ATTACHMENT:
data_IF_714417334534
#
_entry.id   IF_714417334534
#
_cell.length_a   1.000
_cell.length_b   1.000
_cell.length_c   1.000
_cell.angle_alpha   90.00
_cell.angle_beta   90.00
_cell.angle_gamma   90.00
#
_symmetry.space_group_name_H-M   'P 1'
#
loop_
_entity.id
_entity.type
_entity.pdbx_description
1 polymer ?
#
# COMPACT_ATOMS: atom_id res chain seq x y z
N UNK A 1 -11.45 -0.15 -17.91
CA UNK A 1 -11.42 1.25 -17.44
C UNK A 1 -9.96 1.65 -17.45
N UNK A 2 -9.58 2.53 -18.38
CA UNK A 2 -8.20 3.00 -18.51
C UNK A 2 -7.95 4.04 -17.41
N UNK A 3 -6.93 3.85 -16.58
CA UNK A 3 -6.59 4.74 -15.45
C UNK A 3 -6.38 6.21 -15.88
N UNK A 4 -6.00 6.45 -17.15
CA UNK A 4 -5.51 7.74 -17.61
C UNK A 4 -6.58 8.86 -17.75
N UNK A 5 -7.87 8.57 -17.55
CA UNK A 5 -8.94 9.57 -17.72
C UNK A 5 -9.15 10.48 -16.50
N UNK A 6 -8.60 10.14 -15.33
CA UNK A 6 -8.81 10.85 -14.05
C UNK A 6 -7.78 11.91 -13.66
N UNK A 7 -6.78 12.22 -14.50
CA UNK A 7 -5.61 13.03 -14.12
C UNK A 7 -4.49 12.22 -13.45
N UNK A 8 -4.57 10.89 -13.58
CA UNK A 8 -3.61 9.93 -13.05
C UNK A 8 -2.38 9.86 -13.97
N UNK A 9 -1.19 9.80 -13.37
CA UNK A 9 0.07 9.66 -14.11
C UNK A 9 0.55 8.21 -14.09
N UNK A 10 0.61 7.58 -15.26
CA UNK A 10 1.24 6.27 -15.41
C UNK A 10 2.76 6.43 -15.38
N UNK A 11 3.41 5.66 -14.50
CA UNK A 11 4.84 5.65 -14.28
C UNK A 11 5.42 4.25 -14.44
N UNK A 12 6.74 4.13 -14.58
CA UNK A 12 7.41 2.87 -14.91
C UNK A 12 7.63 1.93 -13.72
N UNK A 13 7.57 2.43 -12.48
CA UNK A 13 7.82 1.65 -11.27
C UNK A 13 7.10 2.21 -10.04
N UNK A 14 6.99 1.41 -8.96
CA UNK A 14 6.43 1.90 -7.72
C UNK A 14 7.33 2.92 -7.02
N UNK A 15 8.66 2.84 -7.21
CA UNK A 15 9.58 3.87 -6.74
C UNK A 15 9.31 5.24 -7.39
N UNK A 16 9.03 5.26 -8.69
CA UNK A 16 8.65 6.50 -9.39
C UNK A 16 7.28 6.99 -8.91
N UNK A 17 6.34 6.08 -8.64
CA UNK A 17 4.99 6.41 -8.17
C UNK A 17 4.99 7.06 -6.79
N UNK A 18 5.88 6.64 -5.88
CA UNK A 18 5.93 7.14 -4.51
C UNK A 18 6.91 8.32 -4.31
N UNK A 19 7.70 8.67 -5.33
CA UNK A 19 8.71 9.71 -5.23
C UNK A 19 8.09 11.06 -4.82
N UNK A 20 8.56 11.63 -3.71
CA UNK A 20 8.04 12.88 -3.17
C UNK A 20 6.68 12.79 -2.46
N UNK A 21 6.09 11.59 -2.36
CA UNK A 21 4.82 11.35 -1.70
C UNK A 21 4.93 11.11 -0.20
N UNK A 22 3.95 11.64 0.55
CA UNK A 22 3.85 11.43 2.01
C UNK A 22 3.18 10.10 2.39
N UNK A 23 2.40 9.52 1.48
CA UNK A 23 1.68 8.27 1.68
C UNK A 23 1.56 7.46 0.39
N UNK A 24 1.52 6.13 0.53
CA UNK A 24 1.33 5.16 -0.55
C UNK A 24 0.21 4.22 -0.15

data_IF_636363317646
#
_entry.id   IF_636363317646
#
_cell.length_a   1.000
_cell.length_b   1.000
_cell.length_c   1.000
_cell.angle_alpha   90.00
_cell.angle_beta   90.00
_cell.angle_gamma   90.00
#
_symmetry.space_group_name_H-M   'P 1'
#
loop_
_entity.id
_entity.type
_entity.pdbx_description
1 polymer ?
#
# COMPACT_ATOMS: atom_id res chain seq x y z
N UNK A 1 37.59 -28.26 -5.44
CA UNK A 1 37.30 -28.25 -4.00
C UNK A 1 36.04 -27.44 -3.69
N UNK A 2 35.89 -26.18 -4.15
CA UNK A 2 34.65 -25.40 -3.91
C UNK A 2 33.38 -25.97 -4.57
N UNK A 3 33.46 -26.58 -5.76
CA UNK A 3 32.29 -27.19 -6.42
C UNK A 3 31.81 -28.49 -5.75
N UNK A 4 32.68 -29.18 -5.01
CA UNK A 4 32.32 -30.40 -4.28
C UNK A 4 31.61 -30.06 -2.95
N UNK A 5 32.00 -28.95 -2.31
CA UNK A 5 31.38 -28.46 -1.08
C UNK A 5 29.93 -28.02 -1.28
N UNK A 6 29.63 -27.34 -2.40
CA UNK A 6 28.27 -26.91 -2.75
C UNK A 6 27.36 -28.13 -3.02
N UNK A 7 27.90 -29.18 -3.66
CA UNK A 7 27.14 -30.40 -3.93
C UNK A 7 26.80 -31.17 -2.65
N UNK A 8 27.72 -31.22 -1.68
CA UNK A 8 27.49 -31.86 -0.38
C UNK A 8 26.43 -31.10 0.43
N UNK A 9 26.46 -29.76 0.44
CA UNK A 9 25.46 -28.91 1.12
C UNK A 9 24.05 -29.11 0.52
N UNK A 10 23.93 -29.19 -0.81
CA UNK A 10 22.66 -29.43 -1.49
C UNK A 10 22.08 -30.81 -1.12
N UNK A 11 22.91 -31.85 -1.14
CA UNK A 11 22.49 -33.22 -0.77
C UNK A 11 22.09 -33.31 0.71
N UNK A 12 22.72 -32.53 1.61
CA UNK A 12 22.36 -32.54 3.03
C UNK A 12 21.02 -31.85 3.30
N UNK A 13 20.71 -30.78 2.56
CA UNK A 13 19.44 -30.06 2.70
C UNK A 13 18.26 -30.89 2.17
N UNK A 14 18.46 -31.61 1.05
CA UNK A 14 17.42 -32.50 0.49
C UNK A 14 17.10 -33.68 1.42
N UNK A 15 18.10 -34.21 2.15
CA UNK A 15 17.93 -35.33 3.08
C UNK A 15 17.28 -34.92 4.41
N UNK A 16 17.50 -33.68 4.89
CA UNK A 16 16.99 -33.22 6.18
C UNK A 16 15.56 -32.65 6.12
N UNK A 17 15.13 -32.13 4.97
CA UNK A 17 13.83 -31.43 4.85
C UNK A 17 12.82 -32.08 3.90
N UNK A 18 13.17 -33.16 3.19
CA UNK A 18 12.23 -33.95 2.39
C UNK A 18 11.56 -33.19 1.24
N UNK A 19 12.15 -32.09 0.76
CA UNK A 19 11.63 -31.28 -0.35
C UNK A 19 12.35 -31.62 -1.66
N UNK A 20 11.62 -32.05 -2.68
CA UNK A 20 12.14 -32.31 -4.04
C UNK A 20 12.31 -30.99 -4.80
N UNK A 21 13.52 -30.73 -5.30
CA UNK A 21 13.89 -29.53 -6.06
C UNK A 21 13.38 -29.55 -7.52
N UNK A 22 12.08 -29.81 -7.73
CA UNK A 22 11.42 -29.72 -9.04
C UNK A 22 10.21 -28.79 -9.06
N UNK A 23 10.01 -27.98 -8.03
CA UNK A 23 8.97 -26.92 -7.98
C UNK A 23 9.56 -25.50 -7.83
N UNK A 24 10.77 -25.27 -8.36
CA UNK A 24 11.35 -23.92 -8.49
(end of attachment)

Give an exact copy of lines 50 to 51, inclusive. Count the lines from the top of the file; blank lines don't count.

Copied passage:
C UNK A 10 2.76 6.43 -15.38
N UNK A 11 3.41 5.66 -14.50